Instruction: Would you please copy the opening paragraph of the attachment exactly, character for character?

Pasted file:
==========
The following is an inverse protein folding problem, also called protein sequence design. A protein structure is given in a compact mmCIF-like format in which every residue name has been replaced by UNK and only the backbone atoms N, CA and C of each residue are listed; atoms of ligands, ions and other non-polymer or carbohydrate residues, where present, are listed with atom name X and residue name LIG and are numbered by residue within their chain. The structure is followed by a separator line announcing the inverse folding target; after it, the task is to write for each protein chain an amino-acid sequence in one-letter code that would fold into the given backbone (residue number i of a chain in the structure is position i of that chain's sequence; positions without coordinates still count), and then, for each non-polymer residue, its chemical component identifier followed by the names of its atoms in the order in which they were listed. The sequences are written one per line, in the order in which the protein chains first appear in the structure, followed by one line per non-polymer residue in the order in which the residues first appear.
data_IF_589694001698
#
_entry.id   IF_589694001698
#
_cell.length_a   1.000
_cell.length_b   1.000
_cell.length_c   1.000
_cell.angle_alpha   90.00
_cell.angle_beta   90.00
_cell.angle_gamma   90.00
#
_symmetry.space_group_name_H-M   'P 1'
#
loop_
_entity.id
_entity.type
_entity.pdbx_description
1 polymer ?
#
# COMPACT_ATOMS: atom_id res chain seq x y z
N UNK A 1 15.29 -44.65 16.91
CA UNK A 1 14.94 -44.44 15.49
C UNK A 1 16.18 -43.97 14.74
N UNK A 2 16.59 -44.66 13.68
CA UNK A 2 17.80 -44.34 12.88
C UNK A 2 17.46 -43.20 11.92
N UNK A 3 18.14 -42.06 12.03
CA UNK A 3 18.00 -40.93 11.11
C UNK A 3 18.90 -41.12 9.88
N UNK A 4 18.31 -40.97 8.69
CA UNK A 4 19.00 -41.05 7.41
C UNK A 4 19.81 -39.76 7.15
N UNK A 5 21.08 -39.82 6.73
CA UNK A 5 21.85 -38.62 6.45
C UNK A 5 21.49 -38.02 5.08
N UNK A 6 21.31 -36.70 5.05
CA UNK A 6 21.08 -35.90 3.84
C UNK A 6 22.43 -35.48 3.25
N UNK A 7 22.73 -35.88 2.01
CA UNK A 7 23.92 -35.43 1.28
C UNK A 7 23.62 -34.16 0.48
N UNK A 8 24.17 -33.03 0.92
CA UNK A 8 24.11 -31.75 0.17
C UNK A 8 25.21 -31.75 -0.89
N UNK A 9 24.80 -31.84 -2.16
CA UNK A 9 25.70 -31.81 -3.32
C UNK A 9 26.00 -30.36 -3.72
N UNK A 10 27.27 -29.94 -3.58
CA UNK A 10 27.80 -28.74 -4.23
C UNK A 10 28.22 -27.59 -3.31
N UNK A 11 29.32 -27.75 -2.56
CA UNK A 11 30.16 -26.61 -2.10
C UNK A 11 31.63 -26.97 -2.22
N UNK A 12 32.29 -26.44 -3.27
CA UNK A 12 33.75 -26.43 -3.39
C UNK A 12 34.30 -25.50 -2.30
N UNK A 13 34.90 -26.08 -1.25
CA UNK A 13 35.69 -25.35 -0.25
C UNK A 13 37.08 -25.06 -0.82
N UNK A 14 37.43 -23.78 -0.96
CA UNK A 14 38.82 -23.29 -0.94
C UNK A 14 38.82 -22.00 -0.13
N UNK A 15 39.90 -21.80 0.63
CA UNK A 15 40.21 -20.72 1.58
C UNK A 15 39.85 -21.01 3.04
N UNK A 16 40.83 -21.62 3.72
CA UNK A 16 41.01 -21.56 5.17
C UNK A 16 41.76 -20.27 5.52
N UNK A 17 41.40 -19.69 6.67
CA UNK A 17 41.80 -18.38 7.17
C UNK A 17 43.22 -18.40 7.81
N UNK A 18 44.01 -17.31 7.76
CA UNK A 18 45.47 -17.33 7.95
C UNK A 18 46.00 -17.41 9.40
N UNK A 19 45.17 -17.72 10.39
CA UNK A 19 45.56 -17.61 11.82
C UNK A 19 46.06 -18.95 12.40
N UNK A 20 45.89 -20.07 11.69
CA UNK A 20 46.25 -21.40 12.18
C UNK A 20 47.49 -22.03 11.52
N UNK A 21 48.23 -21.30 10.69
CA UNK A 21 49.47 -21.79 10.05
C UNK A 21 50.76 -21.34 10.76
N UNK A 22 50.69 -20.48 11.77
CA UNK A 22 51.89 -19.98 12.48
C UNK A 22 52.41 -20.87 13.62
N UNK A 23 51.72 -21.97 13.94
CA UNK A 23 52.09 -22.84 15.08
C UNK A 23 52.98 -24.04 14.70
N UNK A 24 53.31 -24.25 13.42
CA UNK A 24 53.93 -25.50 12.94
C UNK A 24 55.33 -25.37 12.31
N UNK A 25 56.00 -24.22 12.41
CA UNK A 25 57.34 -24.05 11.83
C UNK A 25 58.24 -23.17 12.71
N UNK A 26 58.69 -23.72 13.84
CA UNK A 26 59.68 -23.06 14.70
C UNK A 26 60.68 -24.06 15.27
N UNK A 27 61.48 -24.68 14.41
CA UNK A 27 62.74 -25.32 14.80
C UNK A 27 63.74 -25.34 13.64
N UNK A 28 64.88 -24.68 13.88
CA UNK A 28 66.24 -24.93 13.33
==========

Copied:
The following is an inverse protein folding problem, also called protein sequence design. A protein structure is given in a compact mmCIF-like format in which every residue name has been replaced by UNK and only the backbone atoms N, CA and C of each residue are listed; atoms of ligands, ions and other non-polymer or carbohydrate residues, where present, are listed with atom name X and residue name LIG and are numbered by residue within their chain. The structure is followed by a separator line announcing the inverse folding target; after it, the task is to write for each protein chain an amino-acid sequence in one-letter code that would fold into the given backbone (residue number i of a chain in the structure is position i of that chain's sequence; positions without coordinates still count), and then, for each non-polymer residue, its chemical component identifier followed by the names of its atoms in the order in which they were listed. The sequences are written one per line, in the order in which the protein chains first appear in the structure, followed by one line per non-polymer residue in the order in which the residues first appear.